Democritus, the First Laughing Philosopher

Democritus was born in Abdera, Thrace and lived during the years 460-370 BCE. His biography is related by Diogenes Laertius in his Lives of Eminent Philosophers (as was Epicurus’).  He came from a wealthy family and, after the death of his father, he travelled in search of wisdom to Egypt, Ethiopia, India, served Xerxes in Persia, was instructed there by the Magi in astrology, and finally he returned to Abdera where his brother, Damosis, took him in.  There, he gave lectures.

He is relevant to us for having been the instructor of Nausiphanes, who later taught atomism to Epicurus. Originally, he was a pupil of Leucippus, of whom little is known and who is credited with being the first atomist.

Democritus contributed so much to the original atomist theory that they’re both considered founders of the atomist school. In fact, he systematized it.

But Democritus’ stream of thought really goes back further than his master Leucippus: he was also reacting against Parmenides’s theory that there is no change or motion, only the all, and that all things are one and the same primal thing. This is obviously false: multiplicity is in evidence everywhere, and so is motion and change.

Parmenides was as much a mystic as he was a philosopher. Philosophy needed to be reconciled with observable facts: this is why the materialist and atomist school emerged. Democritus reasoned that it was obvious that all things were made of some primal thing, and that at some point particles could not be divisible any further (ergo, we would reach an a-tomo, or indivisible particle).

He also reasoned that, for there to be motion, there needed to be a void. If space was filled, nothing would be able to move into it.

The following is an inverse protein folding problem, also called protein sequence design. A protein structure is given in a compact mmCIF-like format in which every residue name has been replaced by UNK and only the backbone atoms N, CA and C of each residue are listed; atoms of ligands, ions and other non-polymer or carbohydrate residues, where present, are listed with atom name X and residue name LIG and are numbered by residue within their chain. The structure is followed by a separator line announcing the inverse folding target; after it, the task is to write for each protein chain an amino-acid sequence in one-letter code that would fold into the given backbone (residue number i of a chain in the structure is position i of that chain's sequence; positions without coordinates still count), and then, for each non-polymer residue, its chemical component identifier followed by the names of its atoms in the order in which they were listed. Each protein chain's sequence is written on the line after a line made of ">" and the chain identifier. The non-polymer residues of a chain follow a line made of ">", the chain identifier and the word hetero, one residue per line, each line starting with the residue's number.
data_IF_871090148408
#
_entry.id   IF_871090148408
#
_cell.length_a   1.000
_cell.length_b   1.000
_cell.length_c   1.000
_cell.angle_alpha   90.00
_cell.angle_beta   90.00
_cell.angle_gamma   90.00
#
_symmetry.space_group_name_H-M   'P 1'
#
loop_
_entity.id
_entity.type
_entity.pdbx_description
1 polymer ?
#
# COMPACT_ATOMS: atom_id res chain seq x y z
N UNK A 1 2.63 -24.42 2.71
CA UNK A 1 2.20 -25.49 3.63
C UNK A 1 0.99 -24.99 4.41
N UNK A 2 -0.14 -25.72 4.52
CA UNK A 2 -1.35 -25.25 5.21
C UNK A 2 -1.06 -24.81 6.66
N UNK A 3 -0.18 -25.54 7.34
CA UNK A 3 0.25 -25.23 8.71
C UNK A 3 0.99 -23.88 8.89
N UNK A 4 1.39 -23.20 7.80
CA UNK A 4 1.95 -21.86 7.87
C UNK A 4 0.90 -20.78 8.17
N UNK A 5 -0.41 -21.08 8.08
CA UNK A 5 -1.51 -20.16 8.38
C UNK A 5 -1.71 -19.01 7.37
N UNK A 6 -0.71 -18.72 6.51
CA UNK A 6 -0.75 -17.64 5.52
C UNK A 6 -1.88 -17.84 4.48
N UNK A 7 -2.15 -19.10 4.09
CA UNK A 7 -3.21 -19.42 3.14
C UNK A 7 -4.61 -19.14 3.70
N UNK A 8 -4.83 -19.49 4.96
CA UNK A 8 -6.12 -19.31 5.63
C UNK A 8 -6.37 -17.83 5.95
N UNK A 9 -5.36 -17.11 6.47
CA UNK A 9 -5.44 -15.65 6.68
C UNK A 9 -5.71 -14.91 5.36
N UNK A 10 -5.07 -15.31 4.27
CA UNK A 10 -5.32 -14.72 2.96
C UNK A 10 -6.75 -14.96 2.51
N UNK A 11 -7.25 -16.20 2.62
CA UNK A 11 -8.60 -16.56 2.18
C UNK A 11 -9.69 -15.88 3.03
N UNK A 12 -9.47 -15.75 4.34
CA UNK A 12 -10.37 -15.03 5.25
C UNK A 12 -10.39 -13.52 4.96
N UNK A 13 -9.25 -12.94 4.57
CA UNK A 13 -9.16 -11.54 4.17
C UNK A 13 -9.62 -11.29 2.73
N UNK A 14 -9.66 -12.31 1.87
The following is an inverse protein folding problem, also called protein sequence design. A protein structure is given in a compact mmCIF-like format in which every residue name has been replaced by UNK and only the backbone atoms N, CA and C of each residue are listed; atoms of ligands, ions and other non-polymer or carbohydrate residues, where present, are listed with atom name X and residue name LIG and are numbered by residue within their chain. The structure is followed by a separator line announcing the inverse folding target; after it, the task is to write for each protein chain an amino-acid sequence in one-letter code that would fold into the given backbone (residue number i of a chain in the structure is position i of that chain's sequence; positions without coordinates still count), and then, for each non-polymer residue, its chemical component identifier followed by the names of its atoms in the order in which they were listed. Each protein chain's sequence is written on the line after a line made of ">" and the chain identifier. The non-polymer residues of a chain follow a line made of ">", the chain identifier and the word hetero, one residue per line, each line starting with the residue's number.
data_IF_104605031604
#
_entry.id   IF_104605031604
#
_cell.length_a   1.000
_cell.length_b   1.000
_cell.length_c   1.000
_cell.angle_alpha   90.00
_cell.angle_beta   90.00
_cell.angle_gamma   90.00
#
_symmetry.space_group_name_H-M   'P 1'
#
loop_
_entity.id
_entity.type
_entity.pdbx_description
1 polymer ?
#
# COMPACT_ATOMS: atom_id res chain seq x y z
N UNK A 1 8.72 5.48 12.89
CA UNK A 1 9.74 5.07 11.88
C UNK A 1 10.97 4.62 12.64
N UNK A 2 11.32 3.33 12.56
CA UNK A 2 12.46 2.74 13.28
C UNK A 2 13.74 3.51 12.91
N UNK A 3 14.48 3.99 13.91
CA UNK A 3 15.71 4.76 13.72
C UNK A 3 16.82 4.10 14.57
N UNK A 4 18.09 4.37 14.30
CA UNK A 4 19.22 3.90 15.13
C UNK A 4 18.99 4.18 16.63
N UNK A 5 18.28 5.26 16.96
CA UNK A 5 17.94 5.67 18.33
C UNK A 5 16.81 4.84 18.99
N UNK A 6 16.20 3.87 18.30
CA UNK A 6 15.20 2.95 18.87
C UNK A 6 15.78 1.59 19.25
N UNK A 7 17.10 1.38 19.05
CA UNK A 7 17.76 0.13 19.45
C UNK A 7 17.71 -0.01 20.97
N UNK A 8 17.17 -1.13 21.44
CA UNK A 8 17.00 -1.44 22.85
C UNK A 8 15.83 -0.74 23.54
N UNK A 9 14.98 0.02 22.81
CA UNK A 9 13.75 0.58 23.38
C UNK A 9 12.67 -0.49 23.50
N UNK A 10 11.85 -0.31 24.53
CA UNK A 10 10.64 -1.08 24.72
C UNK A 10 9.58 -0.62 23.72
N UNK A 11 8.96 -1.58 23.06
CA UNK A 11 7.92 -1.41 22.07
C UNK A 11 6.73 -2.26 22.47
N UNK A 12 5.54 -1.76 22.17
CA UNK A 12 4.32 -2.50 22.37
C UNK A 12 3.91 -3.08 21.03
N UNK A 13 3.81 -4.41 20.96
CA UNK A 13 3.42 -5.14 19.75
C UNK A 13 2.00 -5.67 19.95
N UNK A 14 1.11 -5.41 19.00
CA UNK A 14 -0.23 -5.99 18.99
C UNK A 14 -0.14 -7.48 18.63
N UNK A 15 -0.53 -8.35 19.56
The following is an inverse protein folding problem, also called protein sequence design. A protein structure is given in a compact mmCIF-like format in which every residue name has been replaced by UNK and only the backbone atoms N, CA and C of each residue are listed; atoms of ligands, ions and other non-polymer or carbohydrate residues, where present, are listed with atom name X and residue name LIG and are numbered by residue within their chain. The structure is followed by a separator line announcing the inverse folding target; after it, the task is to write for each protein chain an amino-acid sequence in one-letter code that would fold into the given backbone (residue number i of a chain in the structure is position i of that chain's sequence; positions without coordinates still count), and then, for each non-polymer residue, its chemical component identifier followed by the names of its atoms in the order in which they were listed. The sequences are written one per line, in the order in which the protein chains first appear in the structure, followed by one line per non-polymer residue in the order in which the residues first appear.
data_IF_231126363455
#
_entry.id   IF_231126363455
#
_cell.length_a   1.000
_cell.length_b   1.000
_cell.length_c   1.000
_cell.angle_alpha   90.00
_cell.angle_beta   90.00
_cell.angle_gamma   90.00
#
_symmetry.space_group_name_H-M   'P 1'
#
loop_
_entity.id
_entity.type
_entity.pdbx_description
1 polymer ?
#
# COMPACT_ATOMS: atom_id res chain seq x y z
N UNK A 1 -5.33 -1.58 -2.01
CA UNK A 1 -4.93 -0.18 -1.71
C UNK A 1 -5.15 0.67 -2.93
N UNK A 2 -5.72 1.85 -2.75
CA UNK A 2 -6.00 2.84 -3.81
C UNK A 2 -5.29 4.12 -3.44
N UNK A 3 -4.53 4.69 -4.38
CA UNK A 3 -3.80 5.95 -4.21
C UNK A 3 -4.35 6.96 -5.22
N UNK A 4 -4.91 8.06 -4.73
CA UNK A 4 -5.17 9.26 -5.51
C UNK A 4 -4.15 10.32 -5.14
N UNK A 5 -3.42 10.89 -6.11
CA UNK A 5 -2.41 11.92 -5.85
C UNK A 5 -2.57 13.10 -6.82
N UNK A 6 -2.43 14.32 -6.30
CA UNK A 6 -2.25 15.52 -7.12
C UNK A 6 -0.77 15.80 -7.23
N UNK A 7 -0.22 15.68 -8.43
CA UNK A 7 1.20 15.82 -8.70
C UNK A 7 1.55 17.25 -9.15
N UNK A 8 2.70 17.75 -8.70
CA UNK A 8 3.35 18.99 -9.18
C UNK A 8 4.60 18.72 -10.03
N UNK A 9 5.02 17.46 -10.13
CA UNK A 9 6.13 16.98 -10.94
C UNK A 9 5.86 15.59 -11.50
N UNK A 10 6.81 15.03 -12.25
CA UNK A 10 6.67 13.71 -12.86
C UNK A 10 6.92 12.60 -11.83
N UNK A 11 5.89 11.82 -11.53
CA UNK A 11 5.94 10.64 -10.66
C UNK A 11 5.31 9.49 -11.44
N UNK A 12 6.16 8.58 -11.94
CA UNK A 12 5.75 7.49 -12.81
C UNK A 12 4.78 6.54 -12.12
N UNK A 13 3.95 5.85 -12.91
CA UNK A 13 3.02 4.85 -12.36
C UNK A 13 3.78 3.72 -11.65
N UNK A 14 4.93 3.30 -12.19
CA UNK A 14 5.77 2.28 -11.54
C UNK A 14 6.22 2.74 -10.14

By these simple insights, Democritus developed the theory that Epicurus inherited according to which reality is written in the binary language of atoms and the void.

Light-hearted Democritus was also known as the Laughing Philosopher and as the Mocker by his contemporaries because he was always laughing at human nature.

Later, his pupil Nausiphanes argued against the Sceptics, who dismissed the possibility or the need for scientific certainty, and in favor of materialist dogmatism. He reasoned that reality was, in fact, knowable, and that therefore naturalist philosophers needed concise criteria to determine with certainty whether a statement was true or not based on evidence that we can grasp with our natural faculties. For this process, Nausiphanes created the first canon, which Epicurus copied and which later inspired the scientific method.

In celebration of the intellectual grandfather of Epicurus, the 6th Episode of Cosmos includes references to Democritus, who is still today known as the father of modern science.

In Memory of a Laughing Philosopher

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